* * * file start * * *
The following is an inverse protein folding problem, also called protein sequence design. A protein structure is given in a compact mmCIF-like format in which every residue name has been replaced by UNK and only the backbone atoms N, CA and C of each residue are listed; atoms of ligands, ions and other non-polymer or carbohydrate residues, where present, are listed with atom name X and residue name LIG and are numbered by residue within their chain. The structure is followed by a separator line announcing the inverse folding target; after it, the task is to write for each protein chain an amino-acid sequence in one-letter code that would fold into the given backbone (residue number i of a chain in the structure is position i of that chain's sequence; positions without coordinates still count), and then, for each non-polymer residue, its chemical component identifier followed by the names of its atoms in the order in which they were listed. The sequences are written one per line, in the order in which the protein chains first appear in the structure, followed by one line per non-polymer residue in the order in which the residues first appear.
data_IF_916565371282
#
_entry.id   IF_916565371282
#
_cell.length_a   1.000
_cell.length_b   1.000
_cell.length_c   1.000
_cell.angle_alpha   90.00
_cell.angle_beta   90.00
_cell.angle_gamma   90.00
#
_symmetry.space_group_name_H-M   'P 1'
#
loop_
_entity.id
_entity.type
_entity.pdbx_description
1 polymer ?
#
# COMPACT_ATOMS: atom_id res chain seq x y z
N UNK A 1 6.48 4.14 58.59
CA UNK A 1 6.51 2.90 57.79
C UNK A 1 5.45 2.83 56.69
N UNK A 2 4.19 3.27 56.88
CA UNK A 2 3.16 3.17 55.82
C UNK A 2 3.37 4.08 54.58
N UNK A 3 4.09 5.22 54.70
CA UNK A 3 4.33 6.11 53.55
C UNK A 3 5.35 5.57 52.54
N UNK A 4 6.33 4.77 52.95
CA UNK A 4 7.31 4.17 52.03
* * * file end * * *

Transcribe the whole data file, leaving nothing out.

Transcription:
The following is an inverse protein folding problem, also called protein sequence design. A protein structure is given in a compact mmCIF-like format in which every residue name has been replaced by UNK and only the backbone atoms N, CA and C of each residue are listed; atoms of ligands, ions and other non-polymer or carbohydrate residues, where present, are listed with atom name X and residue name LIG and are numbered by residue within their chain. The structure is followed by a separator line announcing the inverse folding target; after it, the task is to write for each protein chain an amino-acid sequence in one-letter code that would fold into the given backbone (residue number i of a chain in the structure is position i of that chain's sequence; positions without coordinates still count), and then, for each non-polymer residue, its chemical component identifier followed by the names of its atoms in the order in which they were listed. The sequences are written one per line, in the order in which the protein chains first appear in the structure, followed by one line per non-polymer residue in the order in which the residues first appear.
data_IF_916565371282
#
_entry.id   IF_916565371282
#
_cell.length_a   1.000
_cell.length_b   1.000
_cell.length_c   1.000
_cell.angle_alpha   90.00
_cell.angle_beta   90.00
_cell.angle_gamma   90.00
#
_symmetry.space_group_name_H-M   'P 1'
#
loop_
_entity.id
_entity.type
_entity.pdbx_description
1 polymer ?
#
# COMPACT_ATOMS: atom_id res chain seq x y z
N UNK A 1 6.48 4.14 58.59
CA UNK A 1 6.51 2.90 57.79
C UNK A 1 5.45 2.83 56.69
N UNK A 2 4.19 3.27 56.88
CA UNK A 2 3.16 3.17 55.82
C UNK A 2 3.37 4.08 54.58
N UNK A 3 4.09 5.22 54.70
CA UNK A 3 4.33 6.11 53.55
C UNK A 3 5.35 5.57 52.54
N UNK A 4 6.33 4.77 52.95
CA UNK A 4 7.31 4.17 52.03